Back in the early noughties, Sharp was competing in the European market pretty successfully with a series of highly-regarded phones that offered features that were often far ahead of the competition.
February 2004 saw the announcement of the Sharp GX30 – the first phone in Europe to have a megapixel-class camera, complete with an LED flash. In addition to this, the GX30 had a best-in-class 2.2” 240 x 320 pixel display using a CGS (Continuous Grain Silicon) LCD display which give an exceptionally clear and – and forgive the intentional pun – sharp image.
The rest of the phone was pretty good too – the GX30 had expandable memory via a full-sized SD card, an MP3 player, Bluetooth and all of this was wrapped up in a very pretty silver clamshell design (although peculiarly it still had an external antenna).
In most European markets, Sharp handsets were exclusive to Vodafone who had access to all sorts of interesting Japanese devices through their ownership of one of the major Japanese mobile networks. Although some handsets did make it to other carriers – notably the Sharp TM200 – you were pretty much limited to Vodafone if you wanted one.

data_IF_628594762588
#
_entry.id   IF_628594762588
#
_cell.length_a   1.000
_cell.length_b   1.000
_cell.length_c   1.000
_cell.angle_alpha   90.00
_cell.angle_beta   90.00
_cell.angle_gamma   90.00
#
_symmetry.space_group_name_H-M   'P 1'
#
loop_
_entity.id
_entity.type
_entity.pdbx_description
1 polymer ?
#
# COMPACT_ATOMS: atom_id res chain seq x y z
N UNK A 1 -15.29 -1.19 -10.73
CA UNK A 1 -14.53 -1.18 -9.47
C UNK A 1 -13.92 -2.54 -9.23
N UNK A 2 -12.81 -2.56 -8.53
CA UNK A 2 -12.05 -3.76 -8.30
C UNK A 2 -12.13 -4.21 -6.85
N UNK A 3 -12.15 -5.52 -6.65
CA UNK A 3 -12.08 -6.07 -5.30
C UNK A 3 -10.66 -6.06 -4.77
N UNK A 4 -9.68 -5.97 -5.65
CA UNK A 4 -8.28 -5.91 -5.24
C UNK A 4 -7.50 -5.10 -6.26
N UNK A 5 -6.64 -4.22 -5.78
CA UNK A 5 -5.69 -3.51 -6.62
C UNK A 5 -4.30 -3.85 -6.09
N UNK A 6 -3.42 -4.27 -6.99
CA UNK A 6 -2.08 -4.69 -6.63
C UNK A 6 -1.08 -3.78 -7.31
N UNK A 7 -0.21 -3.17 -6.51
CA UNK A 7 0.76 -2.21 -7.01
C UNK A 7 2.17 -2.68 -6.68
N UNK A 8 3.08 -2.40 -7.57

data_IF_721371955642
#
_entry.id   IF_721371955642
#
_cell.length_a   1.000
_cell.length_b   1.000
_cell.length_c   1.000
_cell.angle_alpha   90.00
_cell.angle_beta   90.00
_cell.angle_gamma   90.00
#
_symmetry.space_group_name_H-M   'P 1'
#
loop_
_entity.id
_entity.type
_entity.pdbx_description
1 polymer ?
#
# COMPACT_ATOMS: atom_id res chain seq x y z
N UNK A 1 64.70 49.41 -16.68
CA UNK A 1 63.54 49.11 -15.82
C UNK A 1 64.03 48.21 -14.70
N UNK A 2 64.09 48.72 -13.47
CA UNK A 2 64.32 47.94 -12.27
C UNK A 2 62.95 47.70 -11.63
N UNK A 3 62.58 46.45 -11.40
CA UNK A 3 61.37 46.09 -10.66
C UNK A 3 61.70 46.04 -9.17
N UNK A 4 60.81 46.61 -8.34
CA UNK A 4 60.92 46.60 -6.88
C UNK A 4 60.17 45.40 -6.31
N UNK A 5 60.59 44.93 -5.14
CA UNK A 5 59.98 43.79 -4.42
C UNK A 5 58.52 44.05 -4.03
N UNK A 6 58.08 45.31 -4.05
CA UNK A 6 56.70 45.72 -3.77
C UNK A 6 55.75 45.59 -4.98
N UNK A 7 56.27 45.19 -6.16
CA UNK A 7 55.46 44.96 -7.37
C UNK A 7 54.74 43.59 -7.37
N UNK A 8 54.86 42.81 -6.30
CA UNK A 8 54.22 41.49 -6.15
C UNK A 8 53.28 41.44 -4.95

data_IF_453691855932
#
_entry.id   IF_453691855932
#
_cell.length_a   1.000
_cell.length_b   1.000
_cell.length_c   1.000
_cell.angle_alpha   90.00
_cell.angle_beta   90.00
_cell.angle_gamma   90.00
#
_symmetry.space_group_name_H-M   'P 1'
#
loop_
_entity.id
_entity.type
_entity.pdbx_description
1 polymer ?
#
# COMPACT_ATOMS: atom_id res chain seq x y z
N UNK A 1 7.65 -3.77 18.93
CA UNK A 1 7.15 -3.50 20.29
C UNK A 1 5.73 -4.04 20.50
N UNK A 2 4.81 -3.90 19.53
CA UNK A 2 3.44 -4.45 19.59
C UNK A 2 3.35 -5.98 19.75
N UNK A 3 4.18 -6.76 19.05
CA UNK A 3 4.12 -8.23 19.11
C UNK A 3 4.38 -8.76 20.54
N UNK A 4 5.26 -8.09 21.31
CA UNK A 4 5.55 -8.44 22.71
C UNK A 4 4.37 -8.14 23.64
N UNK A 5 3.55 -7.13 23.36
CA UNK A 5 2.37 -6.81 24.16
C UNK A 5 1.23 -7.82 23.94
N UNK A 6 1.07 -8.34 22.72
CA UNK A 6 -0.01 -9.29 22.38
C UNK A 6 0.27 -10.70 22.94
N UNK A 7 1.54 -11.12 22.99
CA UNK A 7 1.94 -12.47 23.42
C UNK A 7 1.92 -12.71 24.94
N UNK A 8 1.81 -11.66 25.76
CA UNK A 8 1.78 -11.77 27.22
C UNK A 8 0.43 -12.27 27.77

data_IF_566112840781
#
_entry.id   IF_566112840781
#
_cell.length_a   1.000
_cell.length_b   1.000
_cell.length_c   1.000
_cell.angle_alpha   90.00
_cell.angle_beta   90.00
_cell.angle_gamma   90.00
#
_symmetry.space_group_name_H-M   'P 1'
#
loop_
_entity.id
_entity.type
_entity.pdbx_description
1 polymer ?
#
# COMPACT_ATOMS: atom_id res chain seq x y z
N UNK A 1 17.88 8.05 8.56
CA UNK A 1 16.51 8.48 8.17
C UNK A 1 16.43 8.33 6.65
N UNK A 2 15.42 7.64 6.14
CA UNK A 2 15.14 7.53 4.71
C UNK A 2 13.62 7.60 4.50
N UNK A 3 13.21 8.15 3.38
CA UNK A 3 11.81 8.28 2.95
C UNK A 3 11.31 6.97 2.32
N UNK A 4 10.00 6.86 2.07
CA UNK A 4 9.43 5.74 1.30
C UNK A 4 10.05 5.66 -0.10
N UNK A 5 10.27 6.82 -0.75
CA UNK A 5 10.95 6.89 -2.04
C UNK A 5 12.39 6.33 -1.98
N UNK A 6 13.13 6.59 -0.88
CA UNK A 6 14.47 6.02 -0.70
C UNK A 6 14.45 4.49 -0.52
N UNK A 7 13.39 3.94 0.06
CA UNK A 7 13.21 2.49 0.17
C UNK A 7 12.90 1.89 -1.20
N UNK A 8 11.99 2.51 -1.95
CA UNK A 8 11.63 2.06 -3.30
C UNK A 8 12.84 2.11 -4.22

Perhaps it was this carrier exclusive agreement that stopped Sharp from having the breakthrough they needed, and despite some very good devices they faded out from the European market within a few years.
Perhaps not an obvious phone to collect, but the GX30 is pretty commonly available from about £5 to £40 depending on condition.
Image credits: Vodafone and Sharp